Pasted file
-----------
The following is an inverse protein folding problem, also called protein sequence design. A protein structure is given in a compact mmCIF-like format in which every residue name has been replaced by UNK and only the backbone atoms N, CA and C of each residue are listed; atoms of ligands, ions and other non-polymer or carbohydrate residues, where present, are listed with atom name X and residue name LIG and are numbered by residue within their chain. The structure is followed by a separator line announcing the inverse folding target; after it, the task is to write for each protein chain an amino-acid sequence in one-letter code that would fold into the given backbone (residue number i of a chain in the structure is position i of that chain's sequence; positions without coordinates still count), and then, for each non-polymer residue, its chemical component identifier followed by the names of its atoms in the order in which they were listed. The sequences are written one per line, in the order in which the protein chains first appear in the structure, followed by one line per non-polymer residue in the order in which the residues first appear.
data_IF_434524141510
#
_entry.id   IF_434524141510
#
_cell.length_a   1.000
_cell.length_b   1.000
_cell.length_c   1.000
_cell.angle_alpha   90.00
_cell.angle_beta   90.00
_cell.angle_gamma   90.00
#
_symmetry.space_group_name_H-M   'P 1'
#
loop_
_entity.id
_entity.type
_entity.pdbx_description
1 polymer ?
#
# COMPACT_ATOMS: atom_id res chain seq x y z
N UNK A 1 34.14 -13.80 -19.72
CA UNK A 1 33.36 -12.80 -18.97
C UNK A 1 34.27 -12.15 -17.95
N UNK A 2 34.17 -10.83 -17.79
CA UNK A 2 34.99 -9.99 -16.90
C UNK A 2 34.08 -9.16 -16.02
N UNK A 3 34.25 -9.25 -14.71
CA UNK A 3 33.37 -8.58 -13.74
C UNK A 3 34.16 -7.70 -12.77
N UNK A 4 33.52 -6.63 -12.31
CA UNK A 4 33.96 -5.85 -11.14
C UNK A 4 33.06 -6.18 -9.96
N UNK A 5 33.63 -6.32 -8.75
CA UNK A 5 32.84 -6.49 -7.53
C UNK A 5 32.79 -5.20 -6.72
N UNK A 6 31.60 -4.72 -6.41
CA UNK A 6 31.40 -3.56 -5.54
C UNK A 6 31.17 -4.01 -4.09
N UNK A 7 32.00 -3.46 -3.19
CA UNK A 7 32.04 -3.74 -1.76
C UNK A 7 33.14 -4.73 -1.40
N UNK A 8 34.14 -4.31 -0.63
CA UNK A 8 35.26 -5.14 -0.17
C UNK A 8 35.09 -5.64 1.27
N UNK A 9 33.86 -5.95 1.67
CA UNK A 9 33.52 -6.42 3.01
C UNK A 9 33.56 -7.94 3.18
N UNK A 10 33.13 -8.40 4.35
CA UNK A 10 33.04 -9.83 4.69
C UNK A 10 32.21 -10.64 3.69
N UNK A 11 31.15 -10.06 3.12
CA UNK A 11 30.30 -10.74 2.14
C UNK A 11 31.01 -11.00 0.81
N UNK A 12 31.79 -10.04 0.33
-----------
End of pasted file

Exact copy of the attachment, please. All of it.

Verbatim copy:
The following is an inverse protein folding problem, also called protein sequence design. A protein structure is given in a compact mmCIF-like format in which every residue name has been replaced by UNK and only the backbone atoms N, CA and C of each residue are listed; atoms of ligands, ions and other non-polymer or carbohydrate residues, where present, are listed with atom name X and residue name LIG and are numbered by residue within their chain. The structure is followed by a separator line announcing the inverse folding target; after it, the task is to write for each protein chain an amino-acid sequence in one-letter code that would fold into the given backbone (residue number i of a chain in the structure is position i of that chain's sequence; positions without coordinates still count), and then, for each non-polymer residue, its chemical component identifier followed by the names of its atoms in the order in which they were listed. The sequences are written one per line, in the order in which the protein chains first appear in the structure, followed by one line per non-polymer residue in the order in which the residues first appear.
data_IF_434524141510
#
_entry.id   IF_434524141510
#
_cell.length_a   1.000
_cell.length_b   1.000
_cell.length_c   1.000
_cell.angle_alpha   90.00
_cell.angle_beta   90.00
_cell.angle_gamma   90.00
#
_symmetry.space_group_name_H-M   'P 1'
#
loop_
_entity.id
_entity.type
_entity.pdbx_description
1 polymer ?
#
# COMPACT_ATOMS: atom_id res chain seq x y z
N UNK A 1 34.14 -13.80 -19.72
CA UNK A 1 33.36 -12.80 -18.97
C UNK A 1 34.27 -12.15 -17.95
N UNK A 2 34.17 -10.83 -17.79
CA UNK A 2 34.99 -9.99 -16.90
C UNK A 2 34.08 -9.16 -16.02
N UNK A 3 34.25 -9.25 -14.71
CA UNK A 3 33.37 -8.58 -13.74
C UNK A 3 34.16 -7.70 -12.77
N UNK A 4 33.52 -6.63 -12.31
CA UNK A 4 33.96 -5.85 -11.14
C UNK A 4 33.06 -6.18 -9.96
N UNK A 5 33.63 -6.32 -8.75
CA UNK A 5 32.84 -6.49 -7.53
C UNK A 5 32.79 -5.20 -6.72
N UNK A 6 31.60 -4.72 -6.41
CA UNK A 6 31.40 -3.56 -5.54
C UNK A 6 31.17 -4.01 -4.09
N UNK A 7 32.00 -3.46 -3.19
CA UNK A 7 32.04 -3.74 -1.76
C UNK A 7 33.14 -4.73 -1.40
N UNK A 8 34.14 -4.31 -0.63
CA UNK A 8 35.26 -5.14 -0.17
C UNK A 8 35.09 -5.64 1.27
N UNK A 9 33.86 -5.95 1.67
CA UNK A 9 33.52 -6.42 3.01
C UNK A 9 33.56 -7.94 3.18
N UNK A 10 33.13 -8.40 4.35
CA UNK A 10 33.04 -9.83 4.69
C UNK A 10 32.21 -10.64 3.69
N UNK A 11 31.15 -10.06 3.12
CA UNK A 11 30.30 -10.74 2.14
C UNK A 11 31.01 -11.00 0.81
N UNK A 12 31.79 -10.04 0.33